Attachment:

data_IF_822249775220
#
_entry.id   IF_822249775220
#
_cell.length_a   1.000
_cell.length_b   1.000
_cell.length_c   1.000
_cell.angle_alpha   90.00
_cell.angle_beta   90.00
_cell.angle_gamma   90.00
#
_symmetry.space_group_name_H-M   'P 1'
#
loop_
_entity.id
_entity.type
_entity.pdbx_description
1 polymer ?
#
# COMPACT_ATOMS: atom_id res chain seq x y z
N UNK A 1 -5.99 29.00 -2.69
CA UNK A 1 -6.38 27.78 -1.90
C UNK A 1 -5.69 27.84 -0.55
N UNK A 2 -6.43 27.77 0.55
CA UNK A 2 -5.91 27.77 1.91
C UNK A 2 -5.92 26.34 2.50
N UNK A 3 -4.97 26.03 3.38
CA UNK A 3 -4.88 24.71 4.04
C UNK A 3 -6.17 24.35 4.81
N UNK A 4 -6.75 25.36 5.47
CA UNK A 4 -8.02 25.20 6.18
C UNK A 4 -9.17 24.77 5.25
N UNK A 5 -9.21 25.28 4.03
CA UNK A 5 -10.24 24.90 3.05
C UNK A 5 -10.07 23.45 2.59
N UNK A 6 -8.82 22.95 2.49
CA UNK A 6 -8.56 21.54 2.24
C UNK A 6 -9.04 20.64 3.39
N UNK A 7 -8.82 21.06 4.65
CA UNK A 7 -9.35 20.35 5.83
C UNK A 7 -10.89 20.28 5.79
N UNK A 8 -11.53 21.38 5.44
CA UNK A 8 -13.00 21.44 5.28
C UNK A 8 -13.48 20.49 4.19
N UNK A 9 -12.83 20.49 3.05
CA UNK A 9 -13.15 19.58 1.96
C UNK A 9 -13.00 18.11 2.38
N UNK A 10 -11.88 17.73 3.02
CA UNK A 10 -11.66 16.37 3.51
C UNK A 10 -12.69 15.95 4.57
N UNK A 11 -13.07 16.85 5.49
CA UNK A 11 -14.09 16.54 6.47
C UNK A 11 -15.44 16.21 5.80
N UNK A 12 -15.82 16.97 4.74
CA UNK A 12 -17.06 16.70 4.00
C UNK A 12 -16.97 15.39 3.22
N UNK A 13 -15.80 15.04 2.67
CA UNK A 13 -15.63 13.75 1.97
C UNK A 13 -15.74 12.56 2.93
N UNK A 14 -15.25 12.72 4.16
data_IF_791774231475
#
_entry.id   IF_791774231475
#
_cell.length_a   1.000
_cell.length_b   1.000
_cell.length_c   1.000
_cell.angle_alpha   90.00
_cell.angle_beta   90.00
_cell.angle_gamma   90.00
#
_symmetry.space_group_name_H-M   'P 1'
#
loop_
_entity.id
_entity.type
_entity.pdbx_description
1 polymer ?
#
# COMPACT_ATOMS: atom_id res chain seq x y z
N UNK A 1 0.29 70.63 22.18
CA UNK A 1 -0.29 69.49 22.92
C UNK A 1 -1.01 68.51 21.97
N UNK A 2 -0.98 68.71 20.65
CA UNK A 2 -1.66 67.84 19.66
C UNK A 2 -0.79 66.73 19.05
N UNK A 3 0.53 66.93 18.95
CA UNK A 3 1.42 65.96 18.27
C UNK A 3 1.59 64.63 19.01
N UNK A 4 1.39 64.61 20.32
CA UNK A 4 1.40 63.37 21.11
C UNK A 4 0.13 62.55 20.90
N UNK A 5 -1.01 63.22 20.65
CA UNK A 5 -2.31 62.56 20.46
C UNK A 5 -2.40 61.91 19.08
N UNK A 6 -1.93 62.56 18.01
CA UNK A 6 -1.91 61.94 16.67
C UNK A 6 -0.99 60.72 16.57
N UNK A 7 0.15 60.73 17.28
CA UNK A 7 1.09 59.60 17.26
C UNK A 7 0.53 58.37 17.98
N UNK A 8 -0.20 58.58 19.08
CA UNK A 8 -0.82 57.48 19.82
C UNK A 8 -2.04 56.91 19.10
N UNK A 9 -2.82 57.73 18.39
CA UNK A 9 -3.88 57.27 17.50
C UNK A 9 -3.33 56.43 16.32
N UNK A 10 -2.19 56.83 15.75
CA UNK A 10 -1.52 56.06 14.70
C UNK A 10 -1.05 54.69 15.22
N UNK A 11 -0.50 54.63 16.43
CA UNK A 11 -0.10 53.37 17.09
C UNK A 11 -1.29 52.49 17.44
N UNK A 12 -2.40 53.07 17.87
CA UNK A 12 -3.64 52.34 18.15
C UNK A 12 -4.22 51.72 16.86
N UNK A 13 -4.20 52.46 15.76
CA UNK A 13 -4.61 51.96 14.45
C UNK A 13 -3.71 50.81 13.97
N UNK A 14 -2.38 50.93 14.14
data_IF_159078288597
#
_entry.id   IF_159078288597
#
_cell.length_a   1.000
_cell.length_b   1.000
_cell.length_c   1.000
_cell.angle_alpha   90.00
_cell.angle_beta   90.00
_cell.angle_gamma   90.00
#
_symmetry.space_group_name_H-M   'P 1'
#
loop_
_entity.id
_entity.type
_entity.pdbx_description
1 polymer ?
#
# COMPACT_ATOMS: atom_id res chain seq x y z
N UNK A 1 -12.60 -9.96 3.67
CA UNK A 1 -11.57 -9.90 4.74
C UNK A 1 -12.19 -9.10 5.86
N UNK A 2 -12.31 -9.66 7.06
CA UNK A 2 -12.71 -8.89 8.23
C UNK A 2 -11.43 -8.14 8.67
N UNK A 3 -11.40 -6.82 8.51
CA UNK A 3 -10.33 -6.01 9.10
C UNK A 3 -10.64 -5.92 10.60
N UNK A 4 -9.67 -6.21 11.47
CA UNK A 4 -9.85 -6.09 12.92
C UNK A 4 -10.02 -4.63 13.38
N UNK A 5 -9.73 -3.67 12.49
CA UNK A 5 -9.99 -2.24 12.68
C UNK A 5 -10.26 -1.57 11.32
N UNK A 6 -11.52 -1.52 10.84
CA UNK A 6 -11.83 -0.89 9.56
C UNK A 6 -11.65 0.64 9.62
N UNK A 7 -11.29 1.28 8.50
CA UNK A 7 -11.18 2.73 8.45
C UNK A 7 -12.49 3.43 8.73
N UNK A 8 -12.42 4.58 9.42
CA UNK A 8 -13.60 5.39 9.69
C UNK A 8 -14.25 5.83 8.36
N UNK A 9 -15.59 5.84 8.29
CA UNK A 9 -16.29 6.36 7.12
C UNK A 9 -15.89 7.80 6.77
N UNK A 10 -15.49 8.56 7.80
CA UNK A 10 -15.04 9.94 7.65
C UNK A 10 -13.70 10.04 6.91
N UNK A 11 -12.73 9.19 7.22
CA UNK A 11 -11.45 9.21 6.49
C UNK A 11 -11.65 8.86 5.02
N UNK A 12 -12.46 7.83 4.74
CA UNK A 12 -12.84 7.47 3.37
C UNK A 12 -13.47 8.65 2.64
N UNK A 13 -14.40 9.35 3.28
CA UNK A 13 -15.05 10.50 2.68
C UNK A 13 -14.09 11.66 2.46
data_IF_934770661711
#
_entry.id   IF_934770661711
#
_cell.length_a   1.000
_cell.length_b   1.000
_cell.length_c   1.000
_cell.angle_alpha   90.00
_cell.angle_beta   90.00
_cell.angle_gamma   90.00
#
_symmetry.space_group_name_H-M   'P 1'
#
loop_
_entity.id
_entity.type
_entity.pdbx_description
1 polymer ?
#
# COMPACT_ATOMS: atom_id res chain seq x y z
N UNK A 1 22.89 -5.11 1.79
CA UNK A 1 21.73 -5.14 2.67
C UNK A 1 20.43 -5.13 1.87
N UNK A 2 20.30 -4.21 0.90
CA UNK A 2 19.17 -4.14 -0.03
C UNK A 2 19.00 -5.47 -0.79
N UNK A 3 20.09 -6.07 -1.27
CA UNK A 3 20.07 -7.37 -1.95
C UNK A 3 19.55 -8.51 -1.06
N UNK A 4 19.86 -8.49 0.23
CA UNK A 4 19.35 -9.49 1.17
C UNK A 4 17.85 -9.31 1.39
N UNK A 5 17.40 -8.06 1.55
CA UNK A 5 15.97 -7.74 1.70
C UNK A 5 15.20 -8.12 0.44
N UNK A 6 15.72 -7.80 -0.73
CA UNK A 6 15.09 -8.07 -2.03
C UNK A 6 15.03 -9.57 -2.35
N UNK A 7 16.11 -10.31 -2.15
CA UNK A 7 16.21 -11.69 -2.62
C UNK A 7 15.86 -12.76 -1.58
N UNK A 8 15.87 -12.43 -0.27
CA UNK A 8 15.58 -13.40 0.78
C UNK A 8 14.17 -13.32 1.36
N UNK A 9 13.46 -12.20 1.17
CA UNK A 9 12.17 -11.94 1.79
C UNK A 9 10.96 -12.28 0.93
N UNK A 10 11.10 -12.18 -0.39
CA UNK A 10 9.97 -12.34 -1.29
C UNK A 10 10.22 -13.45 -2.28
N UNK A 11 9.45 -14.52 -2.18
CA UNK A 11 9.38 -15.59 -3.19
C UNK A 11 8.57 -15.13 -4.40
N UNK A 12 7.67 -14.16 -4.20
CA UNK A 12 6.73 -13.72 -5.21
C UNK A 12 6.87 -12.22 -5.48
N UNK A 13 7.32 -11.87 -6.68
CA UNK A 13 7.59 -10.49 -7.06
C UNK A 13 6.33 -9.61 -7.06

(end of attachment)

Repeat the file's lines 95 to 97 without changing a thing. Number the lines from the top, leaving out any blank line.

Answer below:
C UNK A 5 -2.40 61.91 19.08
N UNK A 6 -1.93 62.56 18.01
CA UNK A 6 -1.91 61.94 16.67